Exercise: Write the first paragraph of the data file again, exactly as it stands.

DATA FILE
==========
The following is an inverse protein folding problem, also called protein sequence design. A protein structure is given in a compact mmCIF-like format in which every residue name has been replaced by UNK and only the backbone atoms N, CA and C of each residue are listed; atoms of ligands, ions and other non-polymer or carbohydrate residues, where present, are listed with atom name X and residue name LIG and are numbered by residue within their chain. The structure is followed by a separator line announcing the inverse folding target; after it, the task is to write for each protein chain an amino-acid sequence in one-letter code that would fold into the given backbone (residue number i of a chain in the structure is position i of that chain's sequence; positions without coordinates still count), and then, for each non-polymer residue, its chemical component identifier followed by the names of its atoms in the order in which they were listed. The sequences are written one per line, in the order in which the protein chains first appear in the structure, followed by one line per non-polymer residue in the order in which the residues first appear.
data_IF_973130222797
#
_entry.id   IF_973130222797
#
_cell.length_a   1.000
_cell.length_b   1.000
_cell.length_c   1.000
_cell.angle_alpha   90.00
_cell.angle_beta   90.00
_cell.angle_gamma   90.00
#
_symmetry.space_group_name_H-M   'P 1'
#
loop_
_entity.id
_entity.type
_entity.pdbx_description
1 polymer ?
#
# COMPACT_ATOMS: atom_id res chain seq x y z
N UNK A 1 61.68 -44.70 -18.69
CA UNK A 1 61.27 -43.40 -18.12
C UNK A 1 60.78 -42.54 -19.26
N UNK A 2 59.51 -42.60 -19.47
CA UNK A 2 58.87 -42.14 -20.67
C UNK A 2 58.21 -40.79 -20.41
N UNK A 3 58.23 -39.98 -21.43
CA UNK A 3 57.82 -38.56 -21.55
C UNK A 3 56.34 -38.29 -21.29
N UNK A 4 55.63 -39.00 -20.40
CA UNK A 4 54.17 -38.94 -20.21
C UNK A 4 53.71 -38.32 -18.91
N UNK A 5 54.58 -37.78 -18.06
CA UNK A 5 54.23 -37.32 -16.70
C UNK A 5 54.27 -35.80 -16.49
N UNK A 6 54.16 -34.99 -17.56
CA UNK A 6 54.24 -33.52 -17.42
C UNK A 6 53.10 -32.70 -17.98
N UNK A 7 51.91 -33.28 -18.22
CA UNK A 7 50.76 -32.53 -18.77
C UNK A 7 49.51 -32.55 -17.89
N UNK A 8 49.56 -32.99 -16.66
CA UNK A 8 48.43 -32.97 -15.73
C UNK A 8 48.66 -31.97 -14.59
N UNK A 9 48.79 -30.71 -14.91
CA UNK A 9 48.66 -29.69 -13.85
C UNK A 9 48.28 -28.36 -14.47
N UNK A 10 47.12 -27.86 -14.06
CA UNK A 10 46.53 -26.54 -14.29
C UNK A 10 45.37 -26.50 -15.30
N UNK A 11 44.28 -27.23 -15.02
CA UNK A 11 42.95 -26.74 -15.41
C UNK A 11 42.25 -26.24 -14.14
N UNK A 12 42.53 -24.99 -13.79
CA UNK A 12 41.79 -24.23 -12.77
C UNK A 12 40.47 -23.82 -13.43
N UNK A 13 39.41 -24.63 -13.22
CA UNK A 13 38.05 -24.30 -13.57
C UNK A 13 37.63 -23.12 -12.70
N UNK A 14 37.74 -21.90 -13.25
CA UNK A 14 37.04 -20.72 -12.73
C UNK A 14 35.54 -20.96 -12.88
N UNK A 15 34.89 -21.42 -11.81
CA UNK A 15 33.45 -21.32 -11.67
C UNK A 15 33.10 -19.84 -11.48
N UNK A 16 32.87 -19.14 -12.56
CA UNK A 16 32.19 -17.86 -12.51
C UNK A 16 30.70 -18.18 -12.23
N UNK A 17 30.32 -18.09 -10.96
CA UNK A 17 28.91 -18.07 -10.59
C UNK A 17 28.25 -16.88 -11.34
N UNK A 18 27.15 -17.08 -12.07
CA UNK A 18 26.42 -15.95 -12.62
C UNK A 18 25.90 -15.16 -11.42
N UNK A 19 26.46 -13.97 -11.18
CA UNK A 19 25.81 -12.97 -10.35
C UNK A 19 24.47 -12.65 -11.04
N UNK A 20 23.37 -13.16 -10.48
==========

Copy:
The following is an inverse protein folding problem, also called protein sequence design. A protein structure is given in a compact mmCIF-like format in which every residue name has been replaced by UNK and only the backbone atoms N, CA and C of each residue are listed; atoms of ligands, ions and other non-polymer or carbohydrate residues, where present, are listed with atom name X and residue name LIG and are numbered by residue within their chain. The structure is followed by a separator line announcing the inverse folding target; after it, the task is to write for each protein chain an amino-acid sequence in one-letter code that would fold into the given backbone (residue number i of a chain in the structure is position i of that chain's sequence; positions without coordinates still count), and then, for each non-polymer residue, its chemical component identifier followed by the names of its atoms in the order in which they were listed. The sequences are written one per line, in the order in which the protein chains first appear in the structure, followed by one line per non-polymer residue in the order in which the residues first appear.